Barbara Taylor Bradford was born in Leeds, and by the age of twenty was an editor and columnist on Fleet Street. Her first novel, A Woman of Substance, became an enduring bestseller and was followed by fifteen others, most recently Three Weeks in Paris. Her books have sold more than sixty-one million copies worldwide in more than ninety countries and forty languages. She lives in New York City with her husband, producer Robert Bradford.
Bradford continues the saga of popular protagonist Emma Harte. Copyright 2003 Reed Business Information.
Praise for Barbara Taylor Bradford: 'The storyteller of substance.' The Times 'Few novelists are as consummate as Barbara Taylor Bradford at keeping the reader turning the page. She is one of the world's best at spinning yarns.' Guardian 'Queen of the genre.' Sunday Times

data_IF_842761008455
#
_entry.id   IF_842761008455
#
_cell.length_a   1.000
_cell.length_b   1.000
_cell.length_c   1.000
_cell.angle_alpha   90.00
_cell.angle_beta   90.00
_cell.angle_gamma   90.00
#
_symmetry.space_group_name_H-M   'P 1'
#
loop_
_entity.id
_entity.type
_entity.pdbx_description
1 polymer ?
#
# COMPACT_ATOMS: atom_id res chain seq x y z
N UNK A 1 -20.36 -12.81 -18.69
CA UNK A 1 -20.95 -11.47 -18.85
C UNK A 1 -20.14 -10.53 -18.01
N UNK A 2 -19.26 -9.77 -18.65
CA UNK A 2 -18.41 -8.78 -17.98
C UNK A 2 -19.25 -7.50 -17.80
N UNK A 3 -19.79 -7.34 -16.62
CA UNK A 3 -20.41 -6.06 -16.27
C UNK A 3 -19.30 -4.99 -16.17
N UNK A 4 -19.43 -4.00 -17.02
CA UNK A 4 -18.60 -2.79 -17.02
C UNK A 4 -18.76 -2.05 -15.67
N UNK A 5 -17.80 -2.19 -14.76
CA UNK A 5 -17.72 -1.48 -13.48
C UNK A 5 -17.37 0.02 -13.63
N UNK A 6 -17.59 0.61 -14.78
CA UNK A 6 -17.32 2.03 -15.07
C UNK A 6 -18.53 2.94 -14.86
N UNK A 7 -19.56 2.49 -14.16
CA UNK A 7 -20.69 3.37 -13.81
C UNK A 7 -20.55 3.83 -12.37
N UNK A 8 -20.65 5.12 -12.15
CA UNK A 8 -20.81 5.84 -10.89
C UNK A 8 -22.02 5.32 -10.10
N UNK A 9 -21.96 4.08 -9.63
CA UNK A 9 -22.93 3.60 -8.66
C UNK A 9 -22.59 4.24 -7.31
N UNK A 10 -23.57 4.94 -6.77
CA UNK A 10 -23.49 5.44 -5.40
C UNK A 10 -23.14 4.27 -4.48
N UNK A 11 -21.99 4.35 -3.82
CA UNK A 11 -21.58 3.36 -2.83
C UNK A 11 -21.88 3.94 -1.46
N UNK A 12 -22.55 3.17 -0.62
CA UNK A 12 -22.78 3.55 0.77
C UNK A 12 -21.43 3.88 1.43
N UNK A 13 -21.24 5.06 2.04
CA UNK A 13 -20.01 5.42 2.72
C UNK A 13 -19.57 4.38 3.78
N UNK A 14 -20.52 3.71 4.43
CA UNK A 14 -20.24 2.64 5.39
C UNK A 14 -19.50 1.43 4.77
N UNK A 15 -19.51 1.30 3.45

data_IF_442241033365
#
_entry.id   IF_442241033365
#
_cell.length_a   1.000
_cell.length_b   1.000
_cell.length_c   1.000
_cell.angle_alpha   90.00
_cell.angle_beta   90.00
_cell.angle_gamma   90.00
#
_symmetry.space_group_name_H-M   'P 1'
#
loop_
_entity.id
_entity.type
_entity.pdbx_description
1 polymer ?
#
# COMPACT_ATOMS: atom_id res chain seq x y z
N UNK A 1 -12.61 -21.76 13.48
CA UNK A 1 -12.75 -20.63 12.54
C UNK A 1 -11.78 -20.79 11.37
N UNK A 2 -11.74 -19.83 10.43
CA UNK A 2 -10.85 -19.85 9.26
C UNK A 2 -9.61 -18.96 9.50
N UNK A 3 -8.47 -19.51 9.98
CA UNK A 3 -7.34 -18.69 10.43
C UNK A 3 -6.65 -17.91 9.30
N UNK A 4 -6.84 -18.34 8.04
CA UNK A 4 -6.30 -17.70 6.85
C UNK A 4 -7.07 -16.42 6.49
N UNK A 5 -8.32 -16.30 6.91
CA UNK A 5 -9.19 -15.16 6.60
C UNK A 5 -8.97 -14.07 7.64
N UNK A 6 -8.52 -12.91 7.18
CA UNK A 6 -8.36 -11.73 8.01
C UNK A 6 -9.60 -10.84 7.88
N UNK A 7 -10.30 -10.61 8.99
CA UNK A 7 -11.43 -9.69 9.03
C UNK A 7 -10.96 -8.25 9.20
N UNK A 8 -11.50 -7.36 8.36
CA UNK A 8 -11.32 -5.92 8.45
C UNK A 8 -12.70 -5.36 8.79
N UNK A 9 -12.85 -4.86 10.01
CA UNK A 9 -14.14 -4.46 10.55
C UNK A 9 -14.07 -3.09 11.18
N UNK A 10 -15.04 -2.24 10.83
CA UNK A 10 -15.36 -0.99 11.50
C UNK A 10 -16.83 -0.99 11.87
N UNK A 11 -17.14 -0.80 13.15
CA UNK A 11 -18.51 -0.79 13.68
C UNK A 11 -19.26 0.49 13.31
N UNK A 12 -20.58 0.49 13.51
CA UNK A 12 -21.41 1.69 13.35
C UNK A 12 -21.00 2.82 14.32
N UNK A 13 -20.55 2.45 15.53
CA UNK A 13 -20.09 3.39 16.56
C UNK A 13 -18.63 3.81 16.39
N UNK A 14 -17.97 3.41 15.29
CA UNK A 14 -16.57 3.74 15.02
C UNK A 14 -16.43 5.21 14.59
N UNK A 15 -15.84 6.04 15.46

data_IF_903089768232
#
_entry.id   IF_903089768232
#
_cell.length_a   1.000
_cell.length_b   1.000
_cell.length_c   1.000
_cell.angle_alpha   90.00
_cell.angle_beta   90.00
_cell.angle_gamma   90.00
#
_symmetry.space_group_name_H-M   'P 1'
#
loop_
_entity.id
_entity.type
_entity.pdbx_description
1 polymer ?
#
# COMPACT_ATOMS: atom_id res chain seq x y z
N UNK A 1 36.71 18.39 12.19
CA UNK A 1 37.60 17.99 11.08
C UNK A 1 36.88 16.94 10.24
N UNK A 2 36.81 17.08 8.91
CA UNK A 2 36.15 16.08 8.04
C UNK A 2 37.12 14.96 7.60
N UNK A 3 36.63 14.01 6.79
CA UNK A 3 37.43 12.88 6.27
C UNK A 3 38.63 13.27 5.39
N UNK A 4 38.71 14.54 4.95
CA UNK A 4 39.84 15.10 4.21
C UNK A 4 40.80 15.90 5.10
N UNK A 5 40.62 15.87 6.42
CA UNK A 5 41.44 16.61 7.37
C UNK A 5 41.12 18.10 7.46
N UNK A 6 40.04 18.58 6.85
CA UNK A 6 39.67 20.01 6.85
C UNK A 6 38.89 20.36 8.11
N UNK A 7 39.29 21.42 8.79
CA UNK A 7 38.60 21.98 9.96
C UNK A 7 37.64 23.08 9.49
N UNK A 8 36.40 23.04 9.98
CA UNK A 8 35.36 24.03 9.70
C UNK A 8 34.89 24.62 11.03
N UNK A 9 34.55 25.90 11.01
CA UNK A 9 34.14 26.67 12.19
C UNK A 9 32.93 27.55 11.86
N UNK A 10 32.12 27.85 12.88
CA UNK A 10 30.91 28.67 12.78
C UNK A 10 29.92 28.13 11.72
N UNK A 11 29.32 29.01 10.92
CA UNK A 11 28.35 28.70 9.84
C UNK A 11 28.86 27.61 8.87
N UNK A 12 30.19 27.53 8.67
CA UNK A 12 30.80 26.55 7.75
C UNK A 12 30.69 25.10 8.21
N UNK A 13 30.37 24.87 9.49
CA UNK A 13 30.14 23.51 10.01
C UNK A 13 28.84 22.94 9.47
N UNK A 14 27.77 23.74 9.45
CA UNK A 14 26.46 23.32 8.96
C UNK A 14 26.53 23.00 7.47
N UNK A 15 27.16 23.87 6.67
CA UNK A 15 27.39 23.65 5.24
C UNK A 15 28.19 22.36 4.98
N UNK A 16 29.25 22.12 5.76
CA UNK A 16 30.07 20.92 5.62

It has been nearly 25 years since Bradford made her name with the female rags-to-riches saga A Woman of Substance, the first in a trilogy of novels that concluded with 1988's To Be the Best. Gambling that there is still life to be squeezed out of the story of indomitable super-survivor Emma Harte and her descendants, Bradford returns to the chase with this present-day sequel. The novel opens in 2001 at Pennistone Royal, Emma's magnificent country estate in Yorkshire, now occupied by her granddaughter Paula's family. Paula heads the Knightsbridge store, flagship of the nationwide Harte chain, and her grown daughters, Linnet and Tessa, work there. A young American, Evan Hughes, with an uncanny Harte family resemblance, appears one day seeking a job. She's hired at once, since Linnet needs help with an upcoming fashion spectacular, a retrospective featuring Emma's couture wardrobe. Linnet's cousin Gideon, who works for the Harte newspapers, is smitten with Evan, and soon the mystery of her background is of concern, especially when it's discovered that Evan's grandmother had a close relationship with Emma. The overwhelming amount of descriptive detail clothing, interior decor, food and drink slows down the narrative, but such Victorian props as a decorative locked box, a key taped behind a photograph and long-lost diaries provide mild suspense. The saga was already losing steam with To Be the Best, and this fourth installment is further diluted. Lacking the dynamic impact of the original, it will be best appreciated by those with an irresistible desire to follow the further adventures of the Harte clan. (Jan. 6) Forecast: A substantial 25th-anniversary marketing campaign will help rope in old fans, though some may find the series has lost its luster. True stalwarts, however, will be pleased to hear that another entry is in the works. Copyright 2003 Reed Business Information.